So they have a very clear USP that they could just put data behind and say, hey, we produce, say, 3% off-cuts in this factory rather than whatever number you have on site when you just deliver the beams – that’s potentially huge. Right. But for that to make any impact, you need to measure it and be really precise about it with the product itself.

Lucas Carstens

So what we’re building is basically a procurement platform. And the way that we’re going about that is that we started initially building basically a quantity takeoff and cost estimation tool for offsite manufacturers to basically facilitate their side of the procurement process.

So they receive a tender from a general contractor, and they need to come up with that cost estimate. Say, “What are we going to charge for producing all of the outer walls in this school?”, to give you an example. And then the manufacturer will use Modulize to basically do these calculations and put together that bid. And then today they would just then send it back to the contractor. And then you get this email and call kind of set up, typically.

So we’ve built that tool, and now we actually just recently started building basically a platform around that to actually let both the contractor and the manufacturer be on and use Modulize to facilitate the entire tendering and procurement process so that the contractor can put together their tender, send it into the network of manufacturers that we’re building.

We can figure out which manufacturers should be bidding on that project. Then we can collect the bids, put them all in a consistent format, because that’s another challenge today, right? That oftentimes the contractor will end up almost being pushed back to onsite construction because they’re in that tendering phase under a lot of time pressure to put together their bid for their customer.

And during that time, they need to look at their numbers and their estimates for doing the work on site. And then they need to compare that to various types of approaches and offsite construction, and they might end up with one estimate for onsite and, say, three to five offsite estimates that all look completely different. And then they might not have the experience, know how, or even the time to make an informed decision.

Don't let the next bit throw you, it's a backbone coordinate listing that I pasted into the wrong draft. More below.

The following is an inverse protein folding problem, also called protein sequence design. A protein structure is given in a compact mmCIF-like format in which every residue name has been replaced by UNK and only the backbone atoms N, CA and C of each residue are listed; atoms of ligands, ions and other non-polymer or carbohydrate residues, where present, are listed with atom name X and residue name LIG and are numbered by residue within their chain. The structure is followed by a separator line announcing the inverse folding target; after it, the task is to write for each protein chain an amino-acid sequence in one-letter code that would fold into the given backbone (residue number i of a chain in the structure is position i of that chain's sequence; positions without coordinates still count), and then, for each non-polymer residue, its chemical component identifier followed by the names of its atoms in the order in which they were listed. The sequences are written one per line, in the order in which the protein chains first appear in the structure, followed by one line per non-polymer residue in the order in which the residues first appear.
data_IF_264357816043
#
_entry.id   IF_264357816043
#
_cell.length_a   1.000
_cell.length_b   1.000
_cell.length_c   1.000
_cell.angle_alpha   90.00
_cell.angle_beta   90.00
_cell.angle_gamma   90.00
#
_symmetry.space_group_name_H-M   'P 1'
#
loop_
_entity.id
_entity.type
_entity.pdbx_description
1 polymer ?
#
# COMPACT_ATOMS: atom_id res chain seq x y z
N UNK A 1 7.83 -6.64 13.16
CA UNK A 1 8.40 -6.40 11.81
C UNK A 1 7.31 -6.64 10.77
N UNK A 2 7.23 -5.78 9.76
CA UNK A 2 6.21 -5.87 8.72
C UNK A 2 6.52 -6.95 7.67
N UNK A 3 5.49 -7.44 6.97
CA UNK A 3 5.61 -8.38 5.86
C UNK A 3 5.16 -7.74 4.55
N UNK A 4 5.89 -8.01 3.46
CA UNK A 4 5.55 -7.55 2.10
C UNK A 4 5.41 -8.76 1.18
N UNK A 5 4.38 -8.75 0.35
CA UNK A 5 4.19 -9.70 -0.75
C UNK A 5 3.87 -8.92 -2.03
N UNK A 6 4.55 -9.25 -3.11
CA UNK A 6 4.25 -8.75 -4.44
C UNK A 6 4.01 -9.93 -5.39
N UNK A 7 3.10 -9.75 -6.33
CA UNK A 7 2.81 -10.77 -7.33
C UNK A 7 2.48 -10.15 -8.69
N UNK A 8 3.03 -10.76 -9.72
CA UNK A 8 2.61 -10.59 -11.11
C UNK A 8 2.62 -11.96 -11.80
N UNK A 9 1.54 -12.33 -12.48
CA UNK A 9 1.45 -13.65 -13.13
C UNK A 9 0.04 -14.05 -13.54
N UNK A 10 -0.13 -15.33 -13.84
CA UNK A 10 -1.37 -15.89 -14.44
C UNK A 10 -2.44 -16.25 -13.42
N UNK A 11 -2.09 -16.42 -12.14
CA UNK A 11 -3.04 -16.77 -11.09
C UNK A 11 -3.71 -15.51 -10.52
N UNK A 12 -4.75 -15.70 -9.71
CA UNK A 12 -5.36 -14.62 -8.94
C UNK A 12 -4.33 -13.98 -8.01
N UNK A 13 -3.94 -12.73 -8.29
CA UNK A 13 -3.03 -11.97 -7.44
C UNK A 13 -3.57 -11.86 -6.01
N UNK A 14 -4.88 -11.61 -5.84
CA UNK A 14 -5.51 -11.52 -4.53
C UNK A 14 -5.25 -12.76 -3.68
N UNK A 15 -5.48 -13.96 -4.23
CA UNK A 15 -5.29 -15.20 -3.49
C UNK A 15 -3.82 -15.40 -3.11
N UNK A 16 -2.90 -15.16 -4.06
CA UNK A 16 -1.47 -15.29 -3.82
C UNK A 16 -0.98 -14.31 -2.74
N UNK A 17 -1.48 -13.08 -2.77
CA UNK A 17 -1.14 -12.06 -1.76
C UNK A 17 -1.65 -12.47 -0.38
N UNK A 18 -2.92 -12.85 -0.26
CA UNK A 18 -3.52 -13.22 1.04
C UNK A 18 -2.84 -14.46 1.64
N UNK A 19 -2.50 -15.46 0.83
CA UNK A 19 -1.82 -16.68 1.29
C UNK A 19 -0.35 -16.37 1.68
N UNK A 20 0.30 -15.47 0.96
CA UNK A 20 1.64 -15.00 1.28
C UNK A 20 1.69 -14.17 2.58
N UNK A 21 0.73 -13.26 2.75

So the logical choice becomes sticking to the on site alternative. So that’s the thing that we’re trying to solve, to make the whole tendering stage a really consistent process for the construction company, the GC, and these manufacturers.


What’s Next for Modulize?

Ciaran Brennan

What’s the overall vision with Modulize? Where do you want to take it?

Lucas Carstens

Yeah. So our overall vision is really rooted in that first problem where we want to contribute to building a world where construction is faster, cheaper, and greener. And we think offsite construction has a pivotal role to play in that, and also to play in that without sacrificing quality or character, which is super important, right?

Because some of the knocks that offsite construction has traditionally gotten is that you lose flexibility, you lose character, and we don’t actually think that needs to be true.

And so our vision is on a broad scale to contribute to that, and the way kind of our mission to contribute to that and to achieve that is to one, build an incredible and scalable procurement platform that really creates what you could think of as project manufacturer fit for every single project, and just makes offsite construction the obvious choice for every single project where offsite construction actually makes sense.

And that then leads to the second point, where not every single building project in the world should be all offsite. Especially with that second challenge that we’ve seen, or that we think is one of the big bottlenecks, is that a lot of projects aren’t designed for offsite construction.

And that’s then kind of the secondary vision for us is because we can collect all of these incredible insights and data into what is actually possible, what are the parameters and constraints that make a project a good fit for offsite construction.

As part of that in the longer term, we then also want to use all of that data to help that earlier stage planning and design process.

Say it could be a set of APIs – application programming interfaces – for the technical term to basically feed that data into, say, a CAD tool for architects, but that’s more of a longer term thing. So for us today, it’s really about building this incredible network of manufacturers and connecting that to the demand side in a way where offsite construction just becomes a no brainer.